Was it Picasso…

This is something I’ve submitted to our local community blog:

Was it Picasso who said “good artists, copy; great artists, steal?” Maybe it was TS Eliot? Maybe Madame Apo Cryphal? It doesn’t really matter since it conveys the basic idea that no artist, of any level of talent or ambition, is an island.

You learn to write by writing and reading and it is the same with photography. My affair with photography started while I was studying medicine at Wits. I acquired an excellent Penguin primer on the basic physics of photography and light and a camera, and hied myself down to the zoo. Those images were the start of thousands of slides collected over the years on trips of various kinds or as records of family holidays or events. Like most such they generally rotted quietly away in drawers, boxes, envelopes. A few made it into albums and scrapbook collections of writing, postcards and personal photos which I still treasure.

Retirement roughly coincided with the “great digital revolution”, but it took a few years before I began to take up photography as a serious hobby. My early adventures with the new technology are quite comical in retrospect but I was seriously hooked. It is difficult to even name my own mentors. The names of Edward Weston, Cartier-Bresson, Annie Leibovitz, Ansel Adams, Stieglitz and Steichen spring to mind. South Africans like David Goldblatt, Obie Oberholzer, and Jurgen Schadeberg were, and still are, inspiring and the wonderful world of wildlife photography is captured in the annual show presented by the South African Museum. But the list is invidious and abysmally incomplete.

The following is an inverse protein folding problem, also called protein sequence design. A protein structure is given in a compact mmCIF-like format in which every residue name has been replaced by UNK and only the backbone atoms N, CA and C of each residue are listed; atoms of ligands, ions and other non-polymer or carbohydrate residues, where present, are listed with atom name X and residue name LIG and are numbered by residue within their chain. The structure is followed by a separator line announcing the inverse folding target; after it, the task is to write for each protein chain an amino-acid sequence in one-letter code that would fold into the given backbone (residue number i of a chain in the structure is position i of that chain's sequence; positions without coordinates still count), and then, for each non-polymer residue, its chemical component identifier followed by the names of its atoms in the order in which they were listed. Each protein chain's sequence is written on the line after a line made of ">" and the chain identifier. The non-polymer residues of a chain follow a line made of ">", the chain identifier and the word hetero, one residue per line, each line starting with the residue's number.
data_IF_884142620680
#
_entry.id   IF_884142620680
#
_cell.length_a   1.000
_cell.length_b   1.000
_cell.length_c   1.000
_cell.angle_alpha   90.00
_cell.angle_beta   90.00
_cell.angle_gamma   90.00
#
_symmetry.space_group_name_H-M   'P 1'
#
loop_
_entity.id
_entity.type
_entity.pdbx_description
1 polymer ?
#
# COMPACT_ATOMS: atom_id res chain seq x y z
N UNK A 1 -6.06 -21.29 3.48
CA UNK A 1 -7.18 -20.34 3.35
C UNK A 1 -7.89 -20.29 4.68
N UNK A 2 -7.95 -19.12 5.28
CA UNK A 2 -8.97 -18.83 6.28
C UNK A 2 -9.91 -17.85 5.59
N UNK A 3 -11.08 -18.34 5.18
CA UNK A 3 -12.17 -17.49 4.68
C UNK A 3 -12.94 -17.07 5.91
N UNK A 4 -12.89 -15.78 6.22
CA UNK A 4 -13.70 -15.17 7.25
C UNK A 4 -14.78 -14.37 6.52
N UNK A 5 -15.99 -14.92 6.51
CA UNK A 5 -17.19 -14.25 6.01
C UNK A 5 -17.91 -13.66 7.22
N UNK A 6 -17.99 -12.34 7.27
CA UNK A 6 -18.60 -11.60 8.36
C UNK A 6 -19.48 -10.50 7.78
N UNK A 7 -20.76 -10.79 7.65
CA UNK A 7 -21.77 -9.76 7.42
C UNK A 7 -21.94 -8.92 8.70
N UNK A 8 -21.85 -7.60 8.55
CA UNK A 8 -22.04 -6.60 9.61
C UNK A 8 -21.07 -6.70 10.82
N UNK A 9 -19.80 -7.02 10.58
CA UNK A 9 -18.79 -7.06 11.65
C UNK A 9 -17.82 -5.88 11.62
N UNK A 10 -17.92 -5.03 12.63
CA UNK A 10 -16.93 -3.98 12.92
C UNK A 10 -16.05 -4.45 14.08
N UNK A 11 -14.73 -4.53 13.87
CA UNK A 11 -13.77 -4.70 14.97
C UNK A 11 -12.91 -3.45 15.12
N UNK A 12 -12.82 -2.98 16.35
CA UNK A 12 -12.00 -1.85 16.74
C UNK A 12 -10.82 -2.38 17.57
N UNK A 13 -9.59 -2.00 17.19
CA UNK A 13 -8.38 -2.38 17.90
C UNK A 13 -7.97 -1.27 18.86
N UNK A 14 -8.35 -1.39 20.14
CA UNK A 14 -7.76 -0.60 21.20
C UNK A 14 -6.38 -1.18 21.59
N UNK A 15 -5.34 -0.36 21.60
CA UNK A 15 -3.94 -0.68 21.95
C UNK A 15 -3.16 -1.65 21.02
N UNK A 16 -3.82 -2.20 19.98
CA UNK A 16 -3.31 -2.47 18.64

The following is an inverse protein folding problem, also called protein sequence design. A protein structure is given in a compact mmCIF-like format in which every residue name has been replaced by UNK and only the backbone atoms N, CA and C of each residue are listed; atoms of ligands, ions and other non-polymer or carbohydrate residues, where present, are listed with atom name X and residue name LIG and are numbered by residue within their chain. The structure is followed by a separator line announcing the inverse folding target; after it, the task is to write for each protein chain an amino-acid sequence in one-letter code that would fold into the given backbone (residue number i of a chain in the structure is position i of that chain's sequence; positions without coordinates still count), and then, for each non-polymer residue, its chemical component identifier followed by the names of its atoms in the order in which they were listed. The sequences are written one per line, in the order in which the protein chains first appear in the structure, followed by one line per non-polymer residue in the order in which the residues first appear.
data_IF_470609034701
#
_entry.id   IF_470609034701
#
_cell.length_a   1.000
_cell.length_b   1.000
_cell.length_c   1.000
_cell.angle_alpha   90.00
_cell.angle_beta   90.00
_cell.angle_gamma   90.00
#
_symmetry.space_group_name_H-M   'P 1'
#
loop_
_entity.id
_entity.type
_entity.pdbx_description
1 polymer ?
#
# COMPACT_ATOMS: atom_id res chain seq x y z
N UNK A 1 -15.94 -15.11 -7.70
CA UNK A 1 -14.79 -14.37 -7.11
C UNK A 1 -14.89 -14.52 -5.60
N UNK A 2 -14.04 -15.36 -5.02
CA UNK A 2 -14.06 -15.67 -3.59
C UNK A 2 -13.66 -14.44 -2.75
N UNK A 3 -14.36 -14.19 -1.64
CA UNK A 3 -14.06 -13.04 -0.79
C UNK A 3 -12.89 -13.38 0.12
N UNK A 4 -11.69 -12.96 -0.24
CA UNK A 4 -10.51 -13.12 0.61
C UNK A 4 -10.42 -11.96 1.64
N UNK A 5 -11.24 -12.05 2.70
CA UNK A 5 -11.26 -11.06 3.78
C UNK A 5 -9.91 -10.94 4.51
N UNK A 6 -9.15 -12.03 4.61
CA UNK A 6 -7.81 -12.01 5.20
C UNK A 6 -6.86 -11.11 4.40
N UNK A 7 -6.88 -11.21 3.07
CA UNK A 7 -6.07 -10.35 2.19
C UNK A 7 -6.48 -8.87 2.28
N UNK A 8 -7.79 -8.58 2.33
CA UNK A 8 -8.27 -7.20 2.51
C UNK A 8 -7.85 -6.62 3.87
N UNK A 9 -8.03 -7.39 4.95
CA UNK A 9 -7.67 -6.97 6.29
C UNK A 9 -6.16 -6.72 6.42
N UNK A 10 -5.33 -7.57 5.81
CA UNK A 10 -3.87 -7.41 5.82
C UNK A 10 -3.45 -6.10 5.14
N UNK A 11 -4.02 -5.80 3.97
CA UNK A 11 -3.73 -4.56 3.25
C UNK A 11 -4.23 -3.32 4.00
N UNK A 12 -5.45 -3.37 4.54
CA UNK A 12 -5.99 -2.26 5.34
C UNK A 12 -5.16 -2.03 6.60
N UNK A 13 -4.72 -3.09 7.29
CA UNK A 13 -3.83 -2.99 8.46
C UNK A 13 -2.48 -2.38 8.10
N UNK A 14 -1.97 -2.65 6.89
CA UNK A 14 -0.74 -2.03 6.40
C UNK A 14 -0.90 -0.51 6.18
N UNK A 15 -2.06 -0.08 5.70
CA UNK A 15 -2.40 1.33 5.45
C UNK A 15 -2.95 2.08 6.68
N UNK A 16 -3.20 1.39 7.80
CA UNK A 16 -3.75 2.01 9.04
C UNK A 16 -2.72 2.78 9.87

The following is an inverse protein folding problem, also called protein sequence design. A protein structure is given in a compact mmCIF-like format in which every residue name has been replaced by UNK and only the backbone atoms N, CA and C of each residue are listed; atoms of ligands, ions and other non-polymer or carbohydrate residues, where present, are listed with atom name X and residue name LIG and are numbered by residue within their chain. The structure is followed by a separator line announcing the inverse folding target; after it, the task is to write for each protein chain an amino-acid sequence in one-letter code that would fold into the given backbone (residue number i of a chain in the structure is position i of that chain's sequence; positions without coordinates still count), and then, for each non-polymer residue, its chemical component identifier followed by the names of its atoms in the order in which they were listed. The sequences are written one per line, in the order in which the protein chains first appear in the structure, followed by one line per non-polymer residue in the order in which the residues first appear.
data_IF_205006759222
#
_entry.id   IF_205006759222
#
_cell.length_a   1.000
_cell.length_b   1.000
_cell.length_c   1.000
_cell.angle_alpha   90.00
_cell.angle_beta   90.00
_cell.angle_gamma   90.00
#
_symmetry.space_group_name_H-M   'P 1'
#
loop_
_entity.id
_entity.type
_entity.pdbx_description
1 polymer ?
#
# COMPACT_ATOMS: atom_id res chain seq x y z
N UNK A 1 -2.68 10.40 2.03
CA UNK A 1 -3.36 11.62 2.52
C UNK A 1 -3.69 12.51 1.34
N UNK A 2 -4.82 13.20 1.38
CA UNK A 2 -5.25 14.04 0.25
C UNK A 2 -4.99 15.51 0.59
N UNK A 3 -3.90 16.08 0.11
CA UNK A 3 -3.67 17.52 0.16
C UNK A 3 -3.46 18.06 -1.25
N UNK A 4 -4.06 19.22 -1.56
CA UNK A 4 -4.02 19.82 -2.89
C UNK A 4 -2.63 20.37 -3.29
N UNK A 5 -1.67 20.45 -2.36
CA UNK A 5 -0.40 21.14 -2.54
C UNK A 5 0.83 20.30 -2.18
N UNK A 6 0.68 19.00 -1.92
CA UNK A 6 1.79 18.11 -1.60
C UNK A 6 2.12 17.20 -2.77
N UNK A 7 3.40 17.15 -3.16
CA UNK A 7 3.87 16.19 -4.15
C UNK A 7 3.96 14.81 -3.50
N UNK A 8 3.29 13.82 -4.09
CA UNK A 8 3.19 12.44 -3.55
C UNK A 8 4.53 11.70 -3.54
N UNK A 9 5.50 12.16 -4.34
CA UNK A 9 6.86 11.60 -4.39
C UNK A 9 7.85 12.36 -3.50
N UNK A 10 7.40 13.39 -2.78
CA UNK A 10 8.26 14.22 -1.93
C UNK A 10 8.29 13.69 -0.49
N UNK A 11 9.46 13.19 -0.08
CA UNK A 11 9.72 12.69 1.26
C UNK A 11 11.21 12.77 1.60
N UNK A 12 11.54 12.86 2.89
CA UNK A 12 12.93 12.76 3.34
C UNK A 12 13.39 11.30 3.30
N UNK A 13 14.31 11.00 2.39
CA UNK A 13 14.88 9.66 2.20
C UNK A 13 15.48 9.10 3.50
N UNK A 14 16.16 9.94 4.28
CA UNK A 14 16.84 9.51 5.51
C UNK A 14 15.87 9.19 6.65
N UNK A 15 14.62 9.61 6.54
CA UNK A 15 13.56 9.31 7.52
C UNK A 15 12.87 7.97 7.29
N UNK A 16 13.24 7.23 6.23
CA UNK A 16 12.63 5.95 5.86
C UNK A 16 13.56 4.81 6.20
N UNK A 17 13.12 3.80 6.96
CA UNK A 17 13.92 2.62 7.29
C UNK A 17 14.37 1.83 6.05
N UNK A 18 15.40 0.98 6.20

Of course, the internet and exponential growth of digital software has also revolutionised the photographic environment and the flood of images ranging from the cutesy and banal to the arresting and original is ceaseless. Given a tendency to attention deficit disorder and other demands on my time I remain an eager amateur, permanently anchored to the first half of the learning curve.

I try to combine moving with static images, linking them together with music and words to create a story and an immersive environment. Uncommitted to any specific genre, subject matter or deadline I am free to create, or waste my time. I do both. Attached to this short story, in the gallery on top left, are some recent images emerging from our wonderful village.

So in the end it is the canvas of life and my own imperfect engagement with it which is the greatest teacher and source of inspiration. Surely that is true for almost everyone.

Mike Berger

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